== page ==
He put in winter vege seedlings with his three mokopuna during the last lockdown to teach them that their corn did not come out of a can.

Bokashi bins are a Japanese system that pickles waste – unlike traditional composting where food is allowed to decay – suited to small spaces. Bokashi bins produce a nutrient-rich material that you can dig straight into your garden. Teinakore keeps several of them in the kitchen.

When they are full, everything goes back into the ground, along with any paper and cardboard waste. In three months that will be a fresh load of “beautiful soil” to feed his plants.

 

Change takes time but the results speak for themselves. In three years, Koia Teinakore’s family of 11 went from putting out five full bags of rubbish a week to just one. RICKY WILSON/STUFF

 

“I am chuffed about doing the gardening with my moko because they are at the age where they really listen,” he jokes. “That is the joy of being a granddad.”

Te Puna Oranga, a community garden and resource recovery space in Māngere East, is now in Teinakore’s care. It is open to the community and provides hands-on learning opportunities for anyone interested in finding ways to re-use rubbish as a resource.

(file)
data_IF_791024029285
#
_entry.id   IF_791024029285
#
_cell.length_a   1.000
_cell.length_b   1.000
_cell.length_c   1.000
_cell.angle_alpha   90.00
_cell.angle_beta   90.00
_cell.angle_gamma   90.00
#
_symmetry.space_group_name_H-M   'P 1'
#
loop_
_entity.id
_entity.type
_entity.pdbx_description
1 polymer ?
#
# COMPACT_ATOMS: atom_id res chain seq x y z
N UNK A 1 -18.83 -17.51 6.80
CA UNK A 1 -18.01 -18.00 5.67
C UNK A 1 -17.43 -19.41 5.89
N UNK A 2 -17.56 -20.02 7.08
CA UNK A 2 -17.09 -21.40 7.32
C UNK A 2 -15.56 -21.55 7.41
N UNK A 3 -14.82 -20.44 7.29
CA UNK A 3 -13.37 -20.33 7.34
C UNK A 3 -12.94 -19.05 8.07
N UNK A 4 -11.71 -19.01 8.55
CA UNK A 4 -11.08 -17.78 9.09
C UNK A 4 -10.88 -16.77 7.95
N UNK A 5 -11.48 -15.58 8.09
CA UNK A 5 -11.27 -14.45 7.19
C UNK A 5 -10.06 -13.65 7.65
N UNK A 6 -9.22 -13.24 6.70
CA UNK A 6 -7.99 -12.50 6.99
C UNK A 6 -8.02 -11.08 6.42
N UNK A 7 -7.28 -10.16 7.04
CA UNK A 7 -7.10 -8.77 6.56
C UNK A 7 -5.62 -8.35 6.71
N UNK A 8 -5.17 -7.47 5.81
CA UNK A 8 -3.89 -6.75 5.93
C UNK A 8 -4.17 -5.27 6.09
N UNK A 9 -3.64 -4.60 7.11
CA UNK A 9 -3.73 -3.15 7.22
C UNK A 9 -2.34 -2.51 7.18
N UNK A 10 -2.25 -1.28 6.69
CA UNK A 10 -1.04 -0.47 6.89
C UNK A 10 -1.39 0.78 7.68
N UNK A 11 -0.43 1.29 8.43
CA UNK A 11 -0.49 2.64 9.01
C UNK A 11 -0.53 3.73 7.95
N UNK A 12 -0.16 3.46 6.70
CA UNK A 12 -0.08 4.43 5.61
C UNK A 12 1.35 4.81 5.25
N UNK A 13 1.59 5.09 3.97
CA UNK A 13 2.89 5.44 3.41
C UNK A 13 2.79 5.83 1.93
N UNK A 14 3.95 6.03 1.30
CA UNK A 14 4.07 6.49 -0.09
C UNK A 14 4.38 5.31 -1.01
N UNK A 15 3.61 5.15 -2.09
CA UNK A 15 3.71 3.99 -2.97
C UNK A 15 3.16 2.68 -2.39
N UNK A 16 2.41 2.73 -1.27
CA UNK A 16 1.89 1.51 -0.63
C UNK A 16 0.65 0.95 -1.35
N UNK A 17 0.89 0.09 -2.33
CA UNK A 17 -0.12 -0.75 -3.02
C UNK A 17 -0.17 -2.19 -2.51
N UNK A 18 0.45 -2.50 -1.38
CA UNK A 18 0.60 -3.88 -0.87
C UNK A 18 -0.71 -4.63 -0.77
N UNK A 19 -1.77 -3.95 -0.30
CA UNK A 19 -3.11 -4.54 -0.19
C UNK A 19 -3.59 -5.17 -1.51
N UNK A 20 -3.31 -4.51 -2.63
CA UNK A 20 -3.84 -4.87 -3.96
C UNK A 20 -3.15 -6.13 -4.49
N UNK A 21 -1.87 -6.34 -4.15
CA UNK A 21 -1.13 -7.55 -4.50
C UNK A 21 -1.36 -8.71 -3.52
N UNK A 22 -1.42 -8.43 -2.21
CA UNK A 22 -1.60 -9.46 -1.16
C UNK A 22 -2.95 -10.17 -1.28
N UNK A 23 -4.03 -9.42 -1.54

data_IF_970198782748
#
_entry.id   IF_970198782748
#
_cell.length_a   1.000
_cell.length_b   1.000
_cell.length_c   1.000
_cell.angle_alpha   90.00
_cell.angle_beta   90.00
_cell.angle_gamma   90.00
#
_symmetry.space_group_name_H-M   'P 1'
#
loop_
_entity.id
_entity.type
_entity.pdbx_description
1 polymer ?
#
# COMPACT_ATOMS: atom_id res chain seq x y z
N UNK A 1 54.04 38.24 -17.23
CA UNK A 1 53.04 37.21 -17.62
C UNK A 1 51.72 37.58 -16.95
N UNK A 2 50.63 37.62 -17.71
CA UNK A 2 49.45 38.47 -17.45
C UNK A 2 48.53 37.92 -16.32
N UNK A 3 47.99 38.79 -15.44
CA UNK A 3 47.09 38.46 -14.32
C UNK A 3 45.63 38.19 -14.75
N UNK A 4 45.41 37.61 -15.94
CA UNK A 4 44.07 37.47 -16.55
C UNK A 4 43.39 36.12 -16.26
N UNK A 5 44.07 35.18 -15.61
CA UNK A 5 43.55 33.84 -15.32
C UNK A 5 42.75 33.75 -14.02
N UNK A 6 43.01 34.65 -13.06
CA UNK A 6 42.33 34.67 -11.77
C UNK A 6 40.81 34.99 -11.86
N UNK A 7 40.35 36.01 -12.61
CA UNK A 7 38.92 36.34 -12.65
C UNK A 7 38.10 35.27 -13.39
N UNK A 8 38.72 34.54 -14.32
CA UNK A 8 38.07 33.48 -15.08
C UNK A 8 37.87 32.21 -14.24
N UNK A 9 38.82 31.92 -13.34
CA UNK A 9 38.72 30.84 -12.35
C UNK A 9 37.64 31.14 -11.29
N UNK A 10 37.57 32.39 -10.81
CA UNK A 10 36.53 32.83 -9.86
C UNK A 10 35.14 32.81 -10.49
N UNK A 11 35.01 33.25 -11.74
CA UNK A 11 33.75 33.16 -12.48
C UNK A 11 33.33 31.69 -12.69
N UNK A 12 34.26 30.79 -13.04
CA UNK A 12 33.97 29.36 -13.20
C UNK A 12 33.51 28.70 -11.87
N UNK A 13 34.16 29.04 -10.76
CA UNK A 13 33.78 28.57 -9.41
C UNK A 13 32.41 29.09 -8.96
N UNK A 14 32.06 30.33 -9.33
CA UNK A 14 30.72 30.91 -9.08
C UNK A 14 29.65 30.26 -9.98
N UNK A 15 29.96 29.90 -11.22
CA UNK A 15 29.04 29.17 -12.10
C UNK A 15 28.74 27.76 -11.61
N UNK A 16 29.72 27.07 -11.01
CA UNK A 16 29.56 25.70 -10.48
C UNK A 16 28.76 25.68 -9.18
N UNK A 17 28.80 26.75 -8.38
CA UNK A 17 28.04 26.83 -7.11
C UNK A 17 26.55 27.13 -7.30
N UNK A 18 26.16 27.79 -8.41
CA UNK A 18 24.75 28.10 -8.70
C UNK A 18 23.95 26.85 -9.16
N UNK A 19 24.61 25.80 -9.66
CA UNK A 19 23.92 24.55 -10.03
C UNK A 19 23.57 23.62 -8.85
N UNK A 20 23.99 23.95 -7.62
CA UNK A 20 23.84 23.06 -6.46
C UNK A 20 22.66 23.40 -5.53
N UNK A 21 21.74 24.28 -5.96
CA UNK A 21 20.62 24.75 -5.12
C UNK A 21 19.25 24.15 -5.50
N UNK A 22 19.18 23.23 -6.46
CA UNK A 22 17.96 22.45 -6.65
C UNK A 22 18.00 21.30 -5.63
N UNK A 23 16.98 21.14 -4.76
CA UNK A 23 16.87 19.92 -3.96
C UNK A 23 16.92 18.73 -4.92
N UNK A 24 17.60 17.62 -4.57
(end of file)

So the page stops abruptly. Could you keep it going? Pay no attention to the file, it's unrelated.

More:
Teinakore said he did this work because he wanted to ensure the next generations of his family had the knowledge to carry on the kaupapa.

 

The community garden is open to everyone and provides hands-on learning opportunities for people interested in finding ways to re-use “rubbish” as a resource. It serves as a model for what a backyard patch of land can produce. RICKY WILSON/STUFF

 

“When we were younger we were told that there was a big bright future ahead. But in my own mind, I am not sure there is going to be a big bright future unless people change their attitudes and stop trashing the environment.

“I am no expert but I am willing to learn every day.” Next on his personal to-do list is a home water collection system.

 


 

Source: Stuff